On 11 November 1985 in Poets’ Corner Ted Hughes, the Poet Laureate, unveiled a memorial stone commemorating poets of the First World War – some of whom remain unnamed, and sixteen of whom are mentioned by name: including Robert Graves, Siegfried Sassoon, Ivor Gurney and Edward Thomas.
Ted Hughes is now to be commemorated in the Abbey, unusually soon after his death in 1998. It is not always so – Shakespeare was not honoured with a monument for 125 years; Byron was not commemorated for 145 years. Buried in the poet’s corner of the Abbey – or thereabouts – are Edmund Spenser (1599), followed by Dryden, Tennyson, Browning, as well as Samuel Johnson, Dickens, Kipling and Hardy. Others who are not buried there but remembered with memorials include Shelley and Blake (who rests at Bunhill Fields, along with other notorious dissenters like Bunyan and Defoe), as well as Kipling, Auden and Eliot.
The plaques and monuments jostle in what is a confined and crowded area; they are to an extent monuments in rhyme rather than in space, and Poets’ Corner is a stone and marble anthology of epitaphs. The briefest and best dates from 1637 and simply exclaims: ‘O rare Ben Jonson!’ W. H. Auden’s memorial reads: ‘In the prison of his days / Teach the free man how to praise’; and T. S. Eliot’s reads: ‘The communication of the dead is tongued with fire beyond the language of the living.’
Alexander Pope, who wrote the greatest of all verse epitaphs, was closely involved in the commemoration of other poets in the Abbey – notably his contemporaries Dryden and Gay – but he had the last word on all of them, past and future, by writing his own fictional mock-epitaph and entitling it: ‘For one who would not be buried in Westminster Abbey’ (a place for heroes and kings):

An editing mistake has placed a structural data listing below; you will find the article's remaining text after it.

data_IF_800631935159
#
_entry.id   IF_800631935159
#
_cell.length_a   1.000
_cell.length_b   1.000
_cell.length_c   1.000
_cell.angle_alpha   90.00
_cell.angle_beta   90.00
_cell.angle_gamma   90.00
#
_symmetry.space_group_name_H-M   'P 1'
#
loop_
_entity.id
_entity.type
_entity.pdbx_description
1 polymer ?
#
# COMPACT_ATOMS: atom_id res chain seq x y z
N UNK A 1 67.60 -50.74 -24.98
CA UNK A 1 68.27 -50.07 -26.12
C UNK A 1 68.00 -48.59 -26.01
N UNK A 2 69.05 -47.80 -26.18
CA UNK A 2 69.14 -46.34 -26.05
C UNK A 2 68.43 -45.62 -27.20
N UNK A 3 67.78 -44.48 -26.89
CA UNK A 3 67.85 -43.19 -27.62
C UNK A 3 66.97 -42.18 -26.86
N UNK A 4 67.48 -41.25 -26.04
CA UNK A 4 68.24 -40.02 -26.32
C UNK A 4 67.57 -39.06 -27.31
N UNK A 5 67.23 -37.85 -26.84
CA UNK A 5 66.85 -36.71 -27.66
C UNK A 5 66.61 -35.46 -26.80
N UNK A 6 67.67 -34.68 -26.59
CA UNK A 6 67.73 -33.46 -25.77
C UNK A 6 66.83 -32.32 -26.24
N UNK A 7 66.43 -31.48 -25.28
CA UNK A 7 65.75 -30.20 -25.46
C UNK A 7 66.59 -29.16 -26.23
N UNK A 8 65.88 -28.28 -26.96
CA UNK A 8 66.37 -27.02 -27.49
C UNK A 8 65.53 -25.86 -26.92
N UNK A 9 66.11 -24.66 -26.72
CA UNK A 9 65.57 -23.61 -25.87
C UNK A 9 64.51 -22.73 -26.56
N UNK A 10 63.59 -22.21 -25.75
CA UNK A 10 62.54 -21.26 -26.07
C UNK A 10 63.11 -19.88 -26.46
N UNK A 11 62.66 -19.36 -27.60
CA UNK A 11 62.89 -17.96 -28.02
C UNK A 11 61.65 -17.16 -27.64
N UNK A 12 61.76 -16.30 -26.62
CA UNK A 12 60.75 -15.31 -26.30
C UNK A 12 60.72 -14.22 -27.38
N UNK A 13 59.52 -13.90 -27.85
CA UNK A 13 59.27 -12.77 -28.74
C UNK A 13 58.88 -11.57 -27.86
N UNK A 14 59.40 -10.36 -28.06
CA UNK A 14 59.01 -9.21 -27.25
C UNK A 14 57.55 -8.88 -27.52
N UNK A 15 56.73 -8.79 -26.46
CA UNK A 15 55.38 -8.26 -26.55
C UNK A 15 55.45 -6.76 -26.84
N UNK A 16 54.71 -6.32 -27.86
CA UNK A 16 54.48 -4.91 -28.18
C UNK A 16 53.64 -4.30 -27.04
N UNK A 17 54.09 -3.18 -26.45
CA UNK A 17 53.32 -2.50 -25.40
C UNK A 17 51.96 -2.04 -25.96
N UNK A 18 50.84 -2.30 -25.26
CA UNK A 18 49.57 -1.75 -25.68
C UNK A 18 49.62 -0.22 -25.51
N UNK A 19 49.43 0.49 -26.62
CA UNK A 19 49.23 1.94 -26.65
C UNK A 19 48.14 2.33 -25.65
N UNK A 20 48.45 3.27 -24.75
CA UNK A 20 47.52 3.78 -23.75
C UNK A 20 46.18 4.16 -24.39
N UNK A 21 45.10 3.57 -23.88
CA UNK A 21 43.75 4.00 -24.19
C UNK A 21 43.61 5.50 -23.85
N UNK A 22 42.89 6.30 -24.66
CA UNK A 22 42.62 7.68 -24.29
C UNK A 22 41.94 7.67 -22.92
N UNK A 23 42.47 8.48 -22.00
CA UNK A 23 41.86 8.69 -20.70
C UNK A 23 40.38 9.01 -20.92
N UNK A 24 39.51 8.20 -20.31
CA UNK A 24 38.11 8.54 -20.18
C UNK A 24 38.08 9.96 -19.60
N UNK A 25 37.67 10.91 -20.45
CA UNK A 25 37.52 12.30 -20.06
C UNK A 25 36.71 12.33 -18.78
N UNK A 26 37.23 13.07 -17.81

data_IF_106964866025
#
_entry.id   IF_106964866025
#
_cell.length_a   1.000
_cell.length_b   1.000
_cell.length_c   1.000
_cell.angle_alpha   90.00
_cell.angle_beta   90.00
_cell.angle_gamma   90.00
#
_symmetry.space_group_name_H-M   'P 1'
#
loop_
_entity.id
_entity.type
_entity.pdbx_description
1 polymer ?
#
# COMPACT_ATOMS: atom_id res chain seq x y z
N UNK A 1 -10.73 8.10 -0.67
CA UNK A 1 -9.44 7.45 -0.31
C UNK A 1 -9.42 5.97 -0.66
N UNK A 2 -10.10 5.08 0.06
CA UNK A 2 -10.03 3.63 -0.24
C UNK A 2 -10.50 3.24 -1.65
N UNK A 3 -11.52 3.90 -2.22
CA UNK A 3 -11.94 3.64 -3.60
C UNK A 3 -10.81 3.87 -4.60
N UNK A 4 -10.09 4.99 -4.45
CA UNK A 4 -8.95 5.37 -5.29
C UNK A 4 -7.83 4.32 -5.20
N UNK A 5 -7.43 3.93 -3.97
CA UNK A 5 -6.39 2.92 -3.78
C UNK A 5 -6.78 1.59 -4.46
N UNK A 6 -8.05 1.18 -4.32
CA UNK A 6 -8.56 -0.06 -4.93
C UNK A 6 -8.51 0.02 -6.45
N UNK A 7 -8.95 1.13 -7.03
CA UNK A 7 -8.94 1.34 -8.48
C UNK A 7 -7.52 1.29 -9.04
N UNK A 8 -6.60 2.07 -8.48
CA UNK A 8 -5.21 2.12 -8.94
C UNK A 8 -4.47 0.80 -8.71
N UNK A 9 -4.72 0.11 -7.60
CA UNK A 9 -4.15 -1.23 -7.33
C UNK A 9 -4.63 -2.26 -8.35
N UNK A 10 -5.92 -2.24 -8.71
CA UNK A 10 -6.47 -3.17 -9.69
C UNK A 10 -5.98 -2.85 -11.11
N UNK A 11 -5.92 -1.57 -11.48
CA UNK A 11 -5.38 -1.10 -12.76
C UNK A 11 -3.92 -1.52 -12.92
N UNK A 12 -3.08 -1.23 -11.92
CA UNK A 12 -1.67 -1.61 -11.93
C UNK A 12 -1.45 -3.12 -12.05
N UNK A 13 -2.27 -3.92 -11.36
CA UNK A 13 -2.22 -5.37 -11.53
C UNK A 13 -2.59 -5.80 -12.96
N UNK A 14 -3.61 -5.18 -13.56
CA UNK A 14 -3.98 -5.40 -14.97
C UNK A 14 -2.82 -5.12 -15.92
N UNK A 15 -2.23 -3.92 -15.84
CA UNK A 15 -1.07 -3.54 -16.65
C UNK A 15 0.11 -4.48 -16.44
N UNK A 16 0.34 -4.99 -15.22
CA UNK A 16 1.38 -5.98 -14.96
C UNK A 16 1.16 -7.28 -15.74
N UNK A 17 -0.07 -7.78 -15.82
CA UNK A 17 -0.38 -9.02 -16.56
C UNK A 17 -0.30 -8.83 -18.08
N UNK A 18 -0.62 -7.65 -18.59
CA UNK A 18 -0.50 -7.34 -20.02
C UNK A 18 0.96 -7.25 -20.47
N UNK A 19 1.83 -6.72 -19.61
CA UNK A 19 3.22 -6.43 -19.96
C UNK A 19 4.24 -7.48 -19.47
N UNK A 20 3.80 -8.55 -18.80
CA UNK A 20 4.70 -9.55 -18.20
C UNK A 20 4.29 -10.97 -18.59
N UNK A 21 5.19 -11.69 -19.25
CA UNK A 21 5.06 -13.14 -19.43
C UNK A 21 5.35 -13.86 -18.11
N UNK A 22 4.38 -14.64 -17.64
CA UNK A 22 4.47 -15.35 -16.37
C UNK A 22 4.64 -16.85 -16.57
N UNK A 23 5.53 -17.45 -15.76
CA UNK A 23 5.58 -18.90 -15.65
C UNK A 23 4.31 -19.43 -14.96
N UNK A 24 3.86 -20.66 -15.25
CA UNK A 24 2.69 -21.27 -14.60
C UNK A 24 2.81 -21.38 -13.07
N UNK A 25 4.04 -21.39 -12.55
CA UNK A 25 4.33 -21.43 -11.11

Heroes, and Kings! your distance keep:
In peace let one poor Poet sleep,
Who never flattered Folks like you …
Pope is buried in Twickenham Parish Church.
The sense of poetry as a re-membering of the common life runs deep in Ted Hughes’s own writings, and many individuals are memorialised unforgettably in his poetry. One of his early books – for children – was indeed called Meet My Folks!, and the imperative resonates across his work. Here is one of his poems about his father-in-law, the farmer Jack Orchard. It is an improvised and mobile cage of words, but durable:
Your hands were strange – huge.
A farmer’s joke: ‘still got your bloody great hands!’
You used them with as little regard
As old iron tools – as if their creased, glossed, crocodile leather
Were nerveless, like an African’s footsoles.
When the barbed wire, tightening hum-rigid,
Snapped and leaped through your grip
You flailed your fingers like a caned boy, and laughed.
‘Barbarous wire!’ then just ignored them
As the half-inch deep, cross-hand rips dried.
And when your grasp nosed bullocks, prising their mouths wide,
So they dropped to their knees
I understood again
How the world of half-ton hooves, and horns,
And hides heeless as oaken-boarding, comes to be manageable.
Hands more of a piece with your tractor
Than with their own nerves,
Having no more compunction than dung-forks,
But suave as warm oil inside the wombs of ewes,
And monkey delicate
At that cigarette
Which glowed patiently through all your labours
Nursing the one in your lung
To such strength, it squeezed your strength to water
And stopped you.
Your hands lie folded, estranged from all they have done
And as they have never been, and startling –
So slender, so taper, so white,
Your mother’s hands suddenly in your hands –
In that final strangeness of elegance.